.... speculation about Mensch’s “real” motive yesterday. Perhaps in vacating her marginal seat she was leaving a sinking ship? Perhaps she was bored by politics and wants to return to her previous career, writing novels, or to concentrate on her social networking site Menshn which is intended to be a rival to Twitter and which she set up after receiving hateful tweets about her children from a Twitter troll who was later prosecuted. Perhaps she simply wants to be with her new husband, a man who has managed Metallica and the Red Hot Chili Peppers and with whom she seems blissfully besotted.
“I have strong feelings of hero worship towards him. I was longing to brand myself with his name for a very long time. He’s a living legend, and to be his wife is the greatest honour”, she said recently. “He is absolutely stunningly gorgeous. My palms still sweat with adrenaline whenever he walks into a room”.
Whatever her reasons you have to hand it to Louise Mensch. In a week when politics was the last thing on people’s minds and the names dominating the headlines were people in tight Lycra shorts, Mensch, ever the self-publicist, lobbed a small hand grenade and did what she will always do brilliantly. Put herself in the spotlight. 

Sunday, 5 August 2012

Sunday 3 - Olympic dessert ...

... by Lucas Hollweg.

Apricot and mascarpone tart

A variation on the classic French tart, this is best eaten just warm or at room temperature. You can use ready-made sweet pastry, though it never has quite the crumb and richness of home-made.

Serves 6-8
For the pastry
200g plain flour
A good pinch of salt
100g cold unsalted butter, cut into cubes
¼ tsp natural vanilla extract
1 medium egg
50g icing sugar, plus extra for sprinkling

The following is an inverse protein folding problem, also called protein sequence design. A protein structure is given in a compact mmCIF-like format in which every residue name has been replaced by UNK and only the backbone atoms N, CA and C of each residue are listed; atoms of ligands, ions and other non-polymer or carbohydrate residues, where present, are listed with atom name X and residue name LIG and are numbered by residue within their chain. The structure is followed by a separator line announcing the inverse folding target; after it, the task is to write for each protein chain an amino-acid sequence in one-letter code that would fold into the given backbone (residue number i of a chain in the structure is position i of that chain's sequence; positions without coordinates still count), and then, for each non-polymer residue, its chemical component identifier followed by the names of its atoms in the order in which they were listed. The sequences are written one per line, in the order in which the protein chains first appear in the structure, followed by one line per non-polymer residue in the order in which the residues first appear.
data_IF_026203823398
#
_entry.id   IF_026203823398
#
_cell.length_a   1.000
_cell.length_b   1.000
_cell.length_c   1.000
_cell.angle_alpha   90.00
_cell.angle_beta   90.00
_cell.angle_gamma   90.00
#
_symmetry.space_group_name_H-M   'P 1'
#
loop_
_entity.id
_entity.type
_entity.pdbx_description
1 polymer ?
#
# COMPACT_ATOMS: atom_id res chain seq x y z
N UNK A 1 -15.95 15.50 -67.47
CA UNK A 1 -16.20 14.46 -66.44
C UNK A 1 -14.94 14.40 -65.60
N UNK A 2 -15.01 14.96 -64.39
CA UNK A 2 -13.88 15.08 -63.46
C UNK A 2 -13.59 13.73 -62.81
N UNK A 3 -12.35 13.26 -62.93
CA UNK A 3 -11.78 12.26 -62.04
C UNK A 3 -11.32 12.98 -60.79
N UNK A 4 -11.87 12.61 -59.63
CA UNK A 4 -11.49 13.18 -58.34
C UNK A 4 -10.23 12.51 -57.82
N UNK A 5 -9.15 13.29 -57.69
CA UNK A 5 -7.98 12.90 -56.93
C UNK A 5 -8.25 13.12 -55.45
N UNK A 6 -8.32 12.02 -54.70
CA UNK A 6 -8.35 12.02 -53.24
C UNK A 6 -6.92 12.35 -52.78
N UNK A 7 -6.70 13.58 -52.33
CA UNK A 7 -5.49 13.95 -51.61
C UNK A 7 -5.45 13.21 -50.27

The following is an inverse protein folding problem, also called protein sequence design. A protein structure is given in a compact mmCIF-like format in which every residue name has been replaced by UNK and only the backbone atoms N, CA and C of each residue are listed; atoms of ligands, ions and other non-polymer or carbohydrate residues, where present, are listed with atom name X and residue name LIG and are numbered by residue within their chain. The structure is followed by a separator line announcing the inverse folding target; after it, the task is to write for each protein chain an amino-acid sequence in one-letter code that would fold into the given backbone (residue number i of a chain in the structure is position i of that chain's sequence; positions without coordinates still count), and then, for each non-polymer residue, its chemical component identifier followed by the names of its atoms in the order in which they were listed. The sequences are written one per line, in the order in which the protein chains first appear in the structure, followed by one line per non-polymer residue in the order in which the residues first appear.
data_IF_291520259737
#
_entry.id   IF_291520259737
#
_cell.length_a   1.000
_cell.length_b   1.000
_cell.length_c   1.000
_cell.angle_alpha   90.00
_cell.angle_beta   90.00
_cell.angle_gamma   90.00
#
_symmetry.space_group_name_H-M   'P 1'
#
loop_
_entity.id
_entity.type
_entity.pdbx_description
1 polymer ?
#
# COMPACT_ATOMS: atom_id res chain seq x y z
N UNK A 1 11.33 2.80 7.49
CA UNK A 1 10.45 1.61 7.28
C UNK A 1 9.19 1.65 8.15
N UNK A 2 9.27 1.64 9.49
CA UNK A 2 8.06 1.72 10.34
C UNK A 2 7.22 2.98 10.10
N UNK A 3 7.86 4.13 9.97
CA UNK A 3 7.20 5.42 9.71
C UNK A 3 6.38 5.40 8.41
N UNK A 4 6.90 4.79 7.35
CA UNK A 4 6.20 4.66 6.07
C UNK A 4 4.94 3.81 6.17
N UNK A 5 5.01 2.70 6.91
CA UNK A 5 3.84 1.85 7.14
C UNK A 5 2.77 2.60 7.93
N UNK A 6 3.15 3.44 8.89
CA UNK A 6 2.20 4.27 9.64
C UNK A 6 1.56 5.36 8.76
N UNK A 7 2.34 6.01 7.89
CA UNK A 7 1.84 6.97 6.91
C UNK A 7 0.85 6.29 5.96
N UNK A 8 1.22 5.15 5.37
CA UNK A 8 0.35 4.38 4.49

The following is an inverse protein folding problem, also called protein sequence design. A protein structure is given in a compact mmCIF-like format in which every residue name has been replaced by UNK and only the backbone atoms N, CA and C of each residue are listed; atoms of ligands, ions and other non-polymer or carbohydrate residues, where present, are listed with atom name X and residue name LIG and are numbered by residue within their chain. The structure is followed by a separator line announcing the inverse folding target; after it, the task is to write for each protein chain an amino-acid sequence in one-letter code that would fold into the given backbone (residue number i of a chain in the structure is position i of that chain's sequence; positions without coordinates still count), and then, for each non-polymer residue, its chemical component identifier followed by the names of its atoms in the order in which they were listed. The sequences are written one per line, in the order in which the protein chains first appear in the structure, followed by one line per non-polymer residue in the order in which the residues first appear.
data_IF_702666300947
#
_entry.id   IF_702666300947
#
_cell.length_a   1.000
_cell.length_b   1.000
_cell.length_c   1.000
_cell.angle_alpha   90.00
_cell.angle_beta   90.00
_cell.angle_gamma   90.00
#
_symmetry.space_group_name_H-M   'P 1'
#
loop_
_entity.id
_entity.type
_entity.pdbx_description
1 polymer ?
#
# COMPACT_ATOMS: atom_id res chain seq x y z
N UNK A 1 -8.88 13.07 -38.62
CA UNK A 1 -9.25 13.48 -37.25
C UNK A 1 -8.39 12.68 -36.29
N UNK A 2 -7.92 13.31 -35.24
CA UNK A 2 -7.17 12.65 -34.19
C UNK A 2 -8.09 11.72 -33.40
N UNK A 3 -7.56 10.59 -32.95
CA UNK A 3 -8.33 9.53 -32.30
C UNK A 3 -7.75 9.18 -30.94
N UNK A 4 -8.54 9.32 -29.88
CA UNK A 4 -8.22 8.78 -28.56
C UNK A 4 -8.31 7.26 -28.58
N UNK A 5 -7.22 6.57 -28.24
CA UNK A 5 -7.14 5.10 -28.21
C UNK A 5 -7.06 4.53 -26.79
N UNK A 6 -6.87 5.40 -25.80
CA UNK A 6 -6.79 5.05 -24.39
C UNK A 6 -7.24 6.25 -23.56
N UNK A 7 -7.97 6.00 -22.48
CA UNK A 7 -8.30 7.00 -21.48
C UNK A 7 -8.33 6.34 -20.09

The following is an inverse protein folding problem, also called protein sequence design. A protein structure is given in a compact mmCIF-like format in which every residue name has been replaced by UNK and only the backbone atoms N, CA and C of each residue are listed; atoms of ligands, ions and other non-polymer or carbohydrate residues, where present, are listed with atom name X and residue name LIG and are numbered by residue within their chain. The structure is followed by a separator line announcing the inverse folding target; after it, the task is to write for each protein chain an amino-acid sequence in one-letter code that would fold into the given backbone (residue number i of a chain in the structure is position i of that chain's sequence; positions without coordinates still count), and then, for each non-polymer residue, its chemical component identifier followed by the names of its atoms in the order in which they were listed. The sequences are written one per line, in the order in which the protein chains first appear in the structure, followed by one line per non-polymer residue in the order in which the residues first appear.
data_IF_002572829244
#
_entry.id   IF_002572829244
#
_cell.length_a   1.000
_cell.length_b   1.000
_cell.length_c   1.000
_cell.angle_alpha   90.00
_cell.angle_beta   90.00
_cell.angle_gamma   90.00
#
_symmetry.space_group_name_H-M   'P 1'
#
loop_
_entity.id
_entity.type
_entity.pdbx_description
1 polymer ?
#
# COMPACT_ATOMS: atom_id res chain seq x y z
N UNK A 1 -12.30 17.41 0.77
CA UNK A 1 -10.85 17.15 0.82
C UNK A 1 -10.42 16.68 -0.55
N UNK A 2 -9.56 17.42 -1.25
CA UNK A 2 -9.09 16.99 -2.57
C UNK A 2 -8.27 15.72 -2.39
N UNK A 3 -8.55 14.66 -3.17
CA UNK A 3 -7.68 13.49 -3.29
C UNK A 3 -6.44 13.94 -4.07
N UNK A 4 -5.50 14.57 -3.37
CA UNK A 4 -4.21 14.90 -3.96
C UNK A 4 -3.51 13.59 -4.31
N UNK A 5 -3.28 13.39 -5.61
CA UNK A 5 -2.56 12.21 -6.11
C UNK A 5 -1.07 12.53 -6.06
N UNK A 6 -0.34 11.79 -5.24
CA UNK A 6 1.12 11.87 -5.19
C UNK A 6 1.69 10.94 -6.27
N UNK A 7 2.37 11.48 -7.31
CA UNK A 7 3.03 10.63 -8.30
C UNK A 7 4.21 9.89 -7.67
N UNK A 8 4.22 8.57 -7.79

For the filling
250g caster sugar
400g apricots, halved and stoned (remove any particularly stringy bits from the stone cavity)
150g mascarpone
1 medium egg
50g ground almonds
1 tbsp flaked almonds
First make the pastry. In a food processor, using the metal blade, whiz together the flour and salt until well combined. Add the butter and quickly blitz until the mixture forms breadcrumbs. Mix together the vanilla extract, egg, icing sugar and 1 tsp water, add to the flour mixture and pulse in until everything starts to clump together in clods. Stop before it forms a big clod around the spindle. Form into a ball, wrap in cling-film and chill in the fridge for at least 1½ hours.

Lightly flour a work surface and roll out the pastry to a circle 3mm thick. Turn the pastry 90 degrees after each roll to stop it sticking and to achieve an even thickness. Reflour the surface and rolling pin if necessary. You want to end up with a circle large enough to fit the base and sides of a 23cm loose-bottomed tart tin, with extra pastry overhanging the edges. Drape the pastry into the tin and trim so there’s a 2cm overhang. Put in the fridge to firm up for at least 30 minutes.

Meanwhile, put 200g of the sugar in a saucepan with 200ml water. Heat until the sugar has dissolved, then add the apricots and simmer for 4 minutes until just softened. Don’t overdo it or they will disintegrate. Remove with a slotted spoon and put to one side.

Put a baking sheet in the oven and preheat to 190C/Gas Mark 5. The heated sheet will help to  cook the bottom of the tart. Line the base and sides of the pastry with a circle of baking parchment and fill the middle with ceramic baking beans, if you have them, or uncooked pasta shapes or rice. Put the tart tin in the oven on the hot baking sheet and bake for 10 minutes until the sides have set.